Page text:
Although he provided modern touches such as mobile phones and computers, bicycles and roller-skating often kept his picture stubbornly in the retro era, and the world of classical music and performing arts was his work. gave timelessness to Anyone who goes to a concert can recognize the symptoms.

Sempe camouflages the appreciative audience grunts as the orchestra performers habitually wave their arms to distract others on stage, causing the entire orchestra to become the conductor. It started with a pianist, and was depicted with a daisy chain that unwound a row of strings and waved his arms. and horns, and finally ended with a small percussionist bowing beamingly backwards.

With caption “C’est La Vie!” He painted four of his couples on separate boats while on a fishing vacation. Women gossiping at the stern, nailed together.

To show the pride of French housewives who are committed to cleanliness, Sempe painted a madam polishing the tracks that run just outside the main gate.

For sheer pleasure, he painted a little girl jumping rope on the roof of a row house, behind her towering the metropolis like a spectator of the future.

And for the sheer happiness of being glad to be alive, there was a Sempe man beachfront alone in the dunes at the end of a perfect September day, capped to the incoming Atlantic.

In 1980 Sempe told The Times:

Jean-Jacques Sempe was born on August 17, 1932 in Pessac, a suburb of Bordeaux, to Ulysse Sempe and Juliette Marsan. As a boy, he loved to graffiti, but was an indifferent student and was expelled from school for lack of discipline.He took employment exams for the post office, banks, and railways, but failed them all. was. He sold toothpaste door to door and delivered wine for a while.

At 17, he desperately lied about his age and enlisted in the French army.

“It was the only place that gave me a job and a bed,” he told The Times.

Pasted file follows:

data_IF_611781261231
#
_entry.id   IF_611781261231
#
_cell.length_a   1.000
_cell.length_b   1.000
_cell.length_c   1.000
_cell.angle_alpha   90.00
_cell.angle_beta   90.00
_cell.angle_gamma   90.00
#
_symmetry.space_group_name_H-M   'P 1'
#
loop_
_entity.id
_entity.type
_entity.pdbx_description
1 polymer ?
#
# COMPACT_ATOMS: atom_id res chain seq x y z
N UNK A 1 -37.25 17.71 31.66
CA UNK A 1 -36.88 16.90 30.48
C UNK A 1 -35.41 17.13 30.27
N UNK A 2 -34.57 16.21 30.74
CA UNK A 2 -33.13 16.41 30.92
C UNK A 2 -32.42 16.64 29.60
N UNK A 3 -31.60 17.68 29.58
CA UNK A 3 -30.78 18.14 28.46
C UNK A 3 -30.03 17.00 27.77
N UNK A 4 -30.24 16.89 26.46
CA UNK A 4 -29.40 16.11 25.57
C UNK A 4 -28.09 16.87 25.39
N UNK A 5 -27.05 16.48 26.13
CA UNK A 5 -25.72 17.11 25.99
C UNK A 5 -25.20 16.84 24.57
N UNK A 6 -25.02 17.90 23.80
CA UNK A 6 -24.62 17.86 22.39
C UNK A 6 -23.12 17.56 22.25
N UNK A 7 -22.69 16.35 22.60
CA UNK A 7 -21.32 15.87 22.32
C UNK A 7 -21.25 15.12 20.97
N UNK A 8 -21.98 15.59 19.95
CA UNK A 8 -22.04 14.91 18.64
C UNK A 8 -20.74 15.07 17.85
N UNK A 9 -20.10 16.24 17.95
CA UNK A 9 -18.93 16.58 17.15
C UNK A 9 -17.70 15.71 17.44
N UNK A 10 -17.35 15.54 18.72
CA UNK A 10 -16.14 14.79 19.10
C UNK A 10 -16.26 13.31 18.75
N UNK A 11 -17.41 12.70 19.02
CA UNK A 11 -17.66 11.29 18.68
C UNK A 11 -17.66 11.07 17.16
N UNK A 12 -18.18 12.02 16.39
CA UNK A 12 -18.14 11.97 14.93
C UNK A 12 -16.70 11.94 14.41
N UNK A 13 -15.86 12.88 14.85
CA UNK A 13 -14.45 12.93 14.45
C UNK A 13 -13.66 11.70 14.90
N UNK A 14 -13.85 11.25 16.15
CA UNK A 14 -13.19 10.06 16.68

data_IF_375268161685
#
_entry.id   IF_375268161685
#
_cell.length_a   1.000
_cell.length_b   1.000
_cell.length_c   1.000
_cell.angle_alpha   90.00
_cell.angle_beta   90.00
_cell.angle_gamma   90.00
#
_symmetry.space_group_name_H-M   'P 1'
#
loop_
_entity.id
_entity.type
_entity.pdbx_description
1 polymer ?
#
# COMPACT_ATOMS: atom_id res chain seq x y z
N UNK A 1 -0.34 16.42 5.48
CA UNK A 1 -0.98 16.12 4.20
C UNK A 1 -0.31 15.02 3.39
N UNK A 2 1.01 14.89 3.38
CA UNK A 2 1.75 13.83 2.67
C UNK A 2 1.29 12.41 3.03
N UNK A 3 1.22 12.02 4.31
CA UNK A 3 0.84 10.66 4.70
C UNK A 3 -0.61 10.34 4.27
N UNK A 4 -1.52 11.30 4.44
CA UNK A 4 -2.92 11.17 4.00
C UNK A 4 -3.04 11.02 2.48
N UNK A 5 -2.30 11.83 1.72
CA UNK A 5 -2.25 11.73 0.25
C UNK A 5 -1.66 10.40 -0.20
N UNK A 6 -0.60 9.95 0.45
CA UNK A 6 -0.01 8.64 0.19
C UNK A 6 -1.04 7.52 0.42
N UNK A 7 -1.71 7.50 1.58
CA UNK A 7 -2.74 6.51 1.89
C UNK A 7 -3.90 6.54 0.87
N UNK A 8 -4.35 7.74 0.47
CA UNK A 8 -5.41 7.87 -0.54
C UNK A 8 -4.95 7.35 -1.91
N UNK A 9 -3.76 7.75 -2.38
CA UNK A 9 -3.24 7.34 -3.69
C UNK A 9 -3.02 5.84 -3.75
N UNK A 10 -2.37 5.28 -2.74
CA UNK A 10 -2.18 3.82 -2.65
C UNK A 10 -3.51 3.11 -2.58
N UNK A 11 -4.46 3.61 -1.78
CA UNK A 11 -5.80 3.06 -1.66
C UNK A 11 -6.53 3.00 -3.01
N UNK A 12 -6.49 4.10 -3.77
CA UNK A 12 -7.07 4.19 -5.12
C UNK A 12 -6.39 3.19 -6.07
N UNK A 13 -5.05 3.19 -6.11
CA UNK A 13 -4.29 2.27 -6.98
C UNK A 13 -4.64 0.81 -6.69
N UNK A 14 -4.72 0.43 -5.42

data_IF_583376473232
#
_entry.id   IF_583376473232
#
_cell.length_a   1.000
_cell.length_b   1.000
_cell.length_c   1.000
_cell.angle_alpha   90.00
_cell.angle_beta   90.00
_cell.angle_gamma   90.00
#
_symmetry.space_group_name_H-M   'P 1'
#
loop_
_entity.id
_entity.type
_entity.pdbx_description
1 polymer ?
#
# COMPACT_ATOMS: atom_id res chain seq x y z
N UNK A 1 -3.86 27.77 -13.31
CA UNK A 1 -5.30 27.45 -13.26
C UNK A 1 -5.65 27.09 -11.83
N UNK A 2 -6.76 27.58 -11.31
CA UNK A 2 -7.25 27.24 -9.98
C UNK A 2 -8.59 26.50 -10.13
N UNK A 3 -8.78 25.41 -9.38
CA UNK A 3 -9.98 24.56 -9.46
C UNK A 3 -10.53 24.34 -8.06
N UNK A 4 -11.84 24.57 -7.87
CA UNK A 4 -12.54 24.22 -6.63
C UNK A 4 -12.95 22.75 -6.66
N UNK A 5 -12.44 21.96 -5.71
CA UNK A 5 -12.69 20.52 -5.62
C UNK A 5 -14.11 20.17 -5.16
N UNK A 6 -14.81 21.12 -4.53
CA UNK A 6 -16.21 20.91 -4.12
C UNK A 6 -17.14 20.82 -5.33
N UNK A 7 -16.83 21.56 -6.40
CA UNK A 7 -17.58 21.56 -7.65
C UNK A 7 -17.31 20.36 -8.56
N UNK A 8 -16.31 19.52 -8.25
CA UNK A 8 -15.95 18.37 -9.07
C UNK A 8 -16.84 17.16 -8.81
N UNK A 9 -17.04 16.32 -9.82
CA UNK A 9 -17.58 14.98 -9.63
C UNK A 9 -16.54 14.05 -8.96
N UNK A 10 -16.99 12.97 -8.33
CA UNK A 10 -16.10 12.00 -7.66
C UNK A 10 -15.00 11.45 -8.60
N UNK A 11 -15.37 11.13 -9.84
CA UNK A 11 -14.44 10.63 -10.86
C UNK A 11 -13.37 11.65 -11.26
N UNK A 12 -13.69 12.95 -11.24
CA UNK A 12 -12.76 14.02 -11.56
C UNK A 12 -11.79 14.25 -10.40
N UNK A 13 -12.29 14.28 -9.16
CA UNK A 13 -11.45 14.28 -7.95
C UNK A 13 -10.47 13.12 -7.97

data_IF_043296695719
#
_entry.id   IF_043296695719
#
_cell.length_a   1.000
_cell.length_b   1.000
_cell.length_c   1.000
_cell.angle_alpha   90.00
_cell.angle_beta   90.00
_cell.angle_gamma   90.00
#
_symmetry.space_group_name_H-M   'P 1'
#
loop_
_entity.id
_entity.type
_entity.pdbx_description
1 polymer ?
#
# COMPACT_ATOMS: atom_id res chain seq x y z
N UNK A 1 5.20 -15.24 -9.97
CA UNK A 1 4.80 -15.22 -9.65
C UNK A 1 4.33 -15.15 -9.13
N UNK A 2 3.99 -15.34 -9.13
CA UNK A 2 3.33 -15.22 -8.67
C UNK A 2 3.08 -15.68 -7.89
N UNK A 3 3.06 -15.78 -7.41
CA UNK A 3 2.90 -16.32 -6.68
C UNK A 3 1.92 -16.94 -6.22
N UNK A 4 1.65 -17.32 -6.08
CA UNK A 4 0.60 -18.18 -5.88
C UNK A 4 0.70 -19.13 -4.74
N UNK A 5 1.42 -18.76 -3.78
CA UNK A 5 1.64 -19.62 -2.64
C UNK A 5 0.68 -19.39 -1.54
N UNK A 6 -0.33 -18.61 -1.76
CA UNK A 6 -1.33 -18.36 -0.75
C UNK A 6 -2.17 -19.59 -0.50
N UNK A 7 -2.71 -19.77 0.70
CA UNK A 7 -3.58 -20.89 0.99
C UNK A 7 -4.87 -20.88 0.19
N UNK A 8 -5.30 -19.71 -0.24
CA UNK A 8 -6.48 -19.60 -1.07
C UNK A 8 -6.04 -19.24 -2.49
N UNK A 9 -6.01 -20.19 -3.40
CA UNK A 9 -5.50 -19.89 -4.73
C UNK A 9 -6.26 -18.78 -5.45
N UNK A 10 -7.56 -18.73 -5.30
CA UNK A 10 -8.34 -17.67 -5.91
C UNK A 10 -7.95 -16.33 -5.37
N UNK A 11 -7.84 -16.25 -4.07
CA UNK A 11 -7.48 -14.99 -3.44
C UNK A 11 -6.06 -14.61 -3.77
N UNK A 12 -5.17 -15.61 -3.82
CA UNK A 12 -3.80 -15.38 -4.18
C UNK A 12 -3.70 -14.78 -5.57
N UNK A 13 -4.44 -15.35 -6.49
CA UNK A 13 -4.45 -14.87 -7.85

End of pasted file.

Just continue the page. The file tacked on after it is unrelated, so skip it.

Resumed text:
Reprimanded for being caught doing graffiti during security, he was sent to the fence when his age was found out. After his discharge he moved to Paris and in 1952 won the Prize for Young Artists. He began selling illustrations to the magazines Paris Match and L’Express and the comic book Le Moustique, where he drew a schoolboy called Nicolas.

Mr. Goscinny offered to collaborate on the book, resulting in “Le Petit Nicolas,” told from the boy’s point of view. A sequel was produced. An American edition was published in 1962, and many volumes were published over the decades that followed.

Sempe has been married three times and divorced twice. His first wife was the painter Christina Courtois. He and his second wife, the artist and illustrator Mette Iver, had a daughter, Inga Sempe, born in 1968.

Complete information about survivors was not immediately available.

Cartoons by Charles Adams, Saul Steinberg, and James Thurber inspired Sempe to paint The New Yorker. His cartoon anthologies include Nothing Is Simple (1962), Everything Is Complicated (1963), Sunny Spells (1999) and Mixed Messages (2003).

I also write graphic novels. “Martin Pebble” (1969), about a blushing boy. “The Musician” (1980) offers a whimsical glimpse into the world of music.

Sempé found metier in the past. “I love painting street scenes, which means I have to paint cars, but I hate painting modern cars,” he told British newspaper The Independent in 2006. increase. .

“For me,” he added, “the modern world lacks charm. I’m not saying it was better in the old days. It wasn’t. looked better, or at least more interesting.”